J

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Moralist has not yet answered anything, he just repeatedly begs his own question.

Yup. And repeatedly begging the question is yet another example of "inner ugliness." I wonder how his inner ugliness of question-begging manifests itself in his tastes in art. Which ugly things does it make him think are beautiful?

J

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"Character expressed in the face" is so meaningless without context, that I cannot believe anyone except the young Ayn Rand could have believed in it.

Looking at those two photos, if I were told that the first was Leni Riefenstahl and the second a young girl being tortured, I would have believed it absent contrary evidence or knowledge.

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"Character expressed in the face" is so meaningless without context, that I cannot believe anyone except the young Ayn Rand could have believed in it.

The philosopher, Arthur Schopenhauer, believed in physiognomy, the art of face reading. Schopenhauer wrote a whole essay on physiognomy.

http://en.wikipedia.org/wiki/Physiognomy

http://www.readbookonline.net/readOnLine/22567/

There is a story about Socrates. I don't know where I got it from and I don't know if it's true. It goes something like this.

There was a man in Ancient Greece who claimed he could tell character from the face. The friends of Socrates had a plan to show him up as a fraud. They invited the face reader to look at Socrates and tell them the character of Socrates. The face reader did not know Socrates. The friends of Socrates 'knew' that Socrates was of saintly character but he was homely looking. The appointed day came and the face reader said:

"Socrates is a glutton."

"Socrates is lazy."

"Socrates is lustful."

"Socrates has a bad temper."

The friends of Socrates laughed loud and long, with the laugher of the gods of Olympus. They 'knew' Socrates was a man of saintly character and they figured they had proof that the face reader was a fraud.

After all the laughter quieted down, Socrates said:

"His art is no sham. Those are exactly the enemies I fight against every day."

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Sure. When I was a stupid teenager I actually perceived the "psychedelic rock" art of the time to be beautiful. That adolescent love of ugliness was discarded with maturity.

How do know that it wasn't beautiful, and that your current subjective opinions about it aren't wrong?

The same way I know that Ayn Rand was beautiful and that M Cyrus is ugly.

It's your own responsibility to deal with your own interpretations of ugliness and beauty, I can't make your decisions for you... only for myself.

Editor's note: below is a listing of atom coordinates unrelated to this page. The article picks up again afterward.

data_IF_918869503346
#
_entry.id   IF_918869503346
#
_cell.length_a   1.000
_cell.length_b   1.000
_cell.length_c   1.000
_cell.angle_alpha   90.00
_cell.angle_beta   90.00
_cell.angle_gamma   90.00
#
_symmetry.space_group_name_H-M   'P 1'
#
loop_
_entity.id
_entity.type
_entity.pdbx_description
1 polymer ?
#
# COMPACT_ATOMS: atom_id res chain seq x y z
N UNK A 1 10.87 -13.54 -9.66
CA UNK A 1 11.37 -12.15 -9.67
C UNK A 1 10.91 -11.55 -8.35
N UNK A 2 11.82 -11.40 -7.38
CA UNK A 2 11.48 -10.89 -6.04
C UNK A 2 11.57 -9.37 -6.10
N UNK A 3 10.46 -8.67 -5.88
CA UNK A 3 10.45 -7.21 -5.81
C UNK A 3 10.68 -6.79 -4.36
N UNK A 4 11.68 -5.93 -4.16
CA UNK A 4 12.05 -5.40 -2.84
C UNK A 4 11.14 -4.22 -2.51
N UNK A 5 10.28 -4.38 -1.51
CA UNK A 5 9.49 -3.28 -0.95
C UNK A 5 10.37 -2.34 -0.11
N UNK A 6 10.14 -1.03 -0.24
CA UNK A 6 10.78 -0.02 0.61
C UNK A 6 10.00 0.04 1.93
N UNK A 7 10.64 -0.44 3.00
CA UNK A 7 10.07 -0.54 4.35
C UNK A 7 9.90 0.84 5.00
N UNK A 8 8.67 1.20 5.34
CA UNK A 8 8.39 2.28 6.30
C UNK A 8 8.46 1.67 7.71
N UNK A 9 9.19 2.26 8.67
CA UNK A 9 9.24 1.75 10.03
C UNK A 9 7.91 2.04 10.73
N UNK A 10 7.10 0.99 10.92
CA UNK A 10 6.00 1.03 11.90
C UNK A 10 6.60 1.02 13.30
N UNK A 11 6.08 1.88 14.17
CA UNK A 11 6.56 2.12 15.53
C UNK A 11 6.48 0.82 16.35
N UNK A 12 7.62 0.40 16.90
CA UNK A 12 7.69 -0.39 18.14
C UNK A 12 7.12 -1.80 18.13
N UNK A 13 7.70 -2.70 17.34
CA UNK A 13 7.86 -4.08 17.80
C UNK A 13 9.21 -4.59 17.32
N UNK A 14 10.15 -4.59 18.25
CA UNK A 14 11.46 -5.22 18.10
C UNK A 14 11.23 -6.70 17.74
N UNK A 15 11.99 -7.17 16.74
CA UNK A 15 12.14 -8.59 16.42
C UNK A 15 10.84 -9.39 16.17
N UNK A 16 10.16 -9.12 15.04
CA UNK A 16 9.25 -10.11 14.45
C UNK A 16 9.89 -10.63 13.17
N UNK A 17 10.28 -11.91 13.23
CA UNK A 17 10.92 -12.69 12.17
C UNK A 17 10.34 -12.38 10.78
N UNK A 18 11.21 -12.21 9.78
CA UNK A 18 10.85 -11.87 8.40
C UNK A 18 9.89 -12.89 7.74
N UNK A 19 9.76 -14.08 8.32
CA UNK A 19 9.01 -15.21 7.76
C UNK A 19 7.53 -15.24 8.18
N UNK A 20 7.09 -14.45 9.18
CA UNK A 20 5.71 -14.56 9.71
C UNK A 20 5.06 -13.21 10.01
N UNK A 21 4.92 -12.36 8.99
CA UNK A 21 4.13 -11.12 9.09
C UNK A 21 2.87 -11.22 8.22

You still need to identify and explain how it is that you imagine that you're accessing knowledge of "objective beauty."

Your request is too full of mistaken premises to even begin to try to answer. "Imagination" has nothing to do with it, and neither does "accessing knowledge".

You're on your own.

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"Character expressed in the face" is so meaningless without context, that I cannot believe anyone except the young Ayn Rand could have believed in it.

I don't think I've heard a finer expression of pride in blindness.

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We know beauty , also truth.

Truth is the lie that ugly is beauty... is ugly.

Can you possibly be clear because even I am getting tired of your apparent semantic psycho-babel, or, worse, your inability to clearly communicate with several of the posters that have asked you very targeted questions.

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We know beauty , also truth.

Truth is the lie that ugly is beauty... is ugly.

Can you possibly be clear because even I am getting tired of your apparent semantic psycho-babel, or, worse, your inability to clearly communicate with several of the posters that have asked you very targeted questions.

Sorry. That sentence needed a comma.

Truth is, (meaning it is the truth)

Claiming that ugly is beauty is an ugly lie.

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We know beauty , also truth.

Truth is the lie that ugly is beauty... is ugly.

Can you possibly be clear because even I am getting tired of your apparent semantic psycho-babel, or, worse, your inability to clearly communicate with several of the posters that have asked you very targeted questions.

Sorry. That sentence needed a comma.

Truth is, (meaning it is the truth)

Claiming that ugly is beauty is an ugly lie.

what is ugly or beautiful is a matter of judgement or opinion, not a matter of fact. There is nothing in the physical laws of the cosmos that defines beauty or ugliness.